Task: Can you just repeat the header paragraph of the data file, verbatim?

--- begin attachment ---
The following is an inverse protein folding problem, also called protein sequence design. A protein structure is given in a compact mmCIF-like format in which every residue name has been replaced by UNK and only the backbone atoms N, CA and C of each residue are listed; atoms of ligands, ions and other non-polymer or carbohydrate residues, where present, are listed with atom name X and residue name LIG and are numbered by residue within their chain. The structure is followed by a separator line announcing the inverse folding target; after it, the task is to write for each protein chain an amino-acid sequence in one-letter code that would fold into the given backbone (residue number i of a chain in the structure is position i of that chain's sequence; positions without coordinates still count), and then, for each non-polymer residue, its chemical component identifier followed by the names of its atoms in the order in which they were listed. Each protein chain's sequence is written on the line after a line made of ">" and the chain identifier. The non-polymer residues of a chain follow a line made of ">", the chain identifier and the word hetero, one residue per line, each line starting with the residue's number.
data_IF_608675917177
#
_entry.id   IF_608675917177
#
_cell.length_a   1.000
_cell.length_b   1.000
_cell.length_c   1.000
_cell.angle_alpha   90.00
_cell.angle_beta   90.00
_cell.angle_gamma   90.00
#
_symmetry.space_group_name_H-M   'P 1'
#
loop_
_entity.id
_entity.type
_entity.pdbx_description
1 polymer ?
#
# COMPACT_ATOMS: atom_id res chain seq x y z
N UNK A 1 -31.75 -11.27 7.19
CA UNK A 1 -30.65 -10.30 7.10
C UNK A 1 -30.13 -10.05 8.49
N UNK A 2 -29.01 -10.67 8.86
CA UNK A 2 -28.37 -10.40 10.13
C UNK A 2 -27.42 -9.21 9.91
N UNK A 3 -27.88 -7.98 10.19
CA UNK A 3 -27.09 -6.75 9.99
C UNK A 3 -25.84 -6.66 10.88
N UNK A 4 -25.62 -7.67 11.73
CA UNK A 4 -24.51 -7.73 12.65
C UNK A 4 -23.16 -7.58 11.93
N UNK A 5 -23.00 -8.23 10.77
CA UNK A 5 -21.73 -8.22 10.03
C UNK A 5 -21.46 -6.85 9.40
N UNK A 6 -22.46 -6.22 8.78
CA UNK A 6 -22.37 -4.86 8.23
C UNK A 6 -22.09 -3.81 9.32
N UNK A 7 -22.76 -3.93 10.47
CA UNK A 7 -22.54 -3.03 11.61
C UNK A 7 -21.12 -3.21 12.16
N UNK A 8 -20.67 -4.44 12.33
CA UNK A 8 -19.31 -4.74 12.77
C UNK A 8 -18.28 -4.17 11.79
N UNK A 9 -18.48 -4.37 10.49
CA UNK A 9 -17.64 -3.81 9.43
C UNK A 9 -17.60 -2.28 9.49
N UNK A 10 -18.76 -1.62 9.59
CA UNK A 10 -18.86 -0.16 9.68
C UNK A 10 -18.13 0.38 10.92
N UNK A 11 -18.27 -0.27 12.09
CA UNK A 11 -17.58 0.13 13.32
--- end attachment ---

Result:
The following is an inverse protein folding problem, also called protein sequence design. A protein structure is given in a compact mmCIF-like format in which every residue name has been replaced by UNK and only the backbone atoms N, CA and C of each residue are listed; atoms of ligands, ions and other non-polymer or carbohydrate residues, where present, are listed with atom name X and residue name LIG and are numbered by residue within their chain. The structure is followed by a separator line announcing the inverse folding target; after it, the task is to write for each protein chain an amino-acid sequence in one-letter code that would fold into the given backbone (residue number i of a chain in the structure is position i of that chain's sequence; positions without coordinates still count), and then, for each non-polymer residue, its chemical component identifier followed by the names of its atoms in the order in which they were listed. Each protein chain's sequence is written on the line after a line made of ">" and the chain identifier. The non-polymer residues of a chain follow a line made of ">", the chain identifier and the word hetero, one residue per line, each line starting with the residue's number.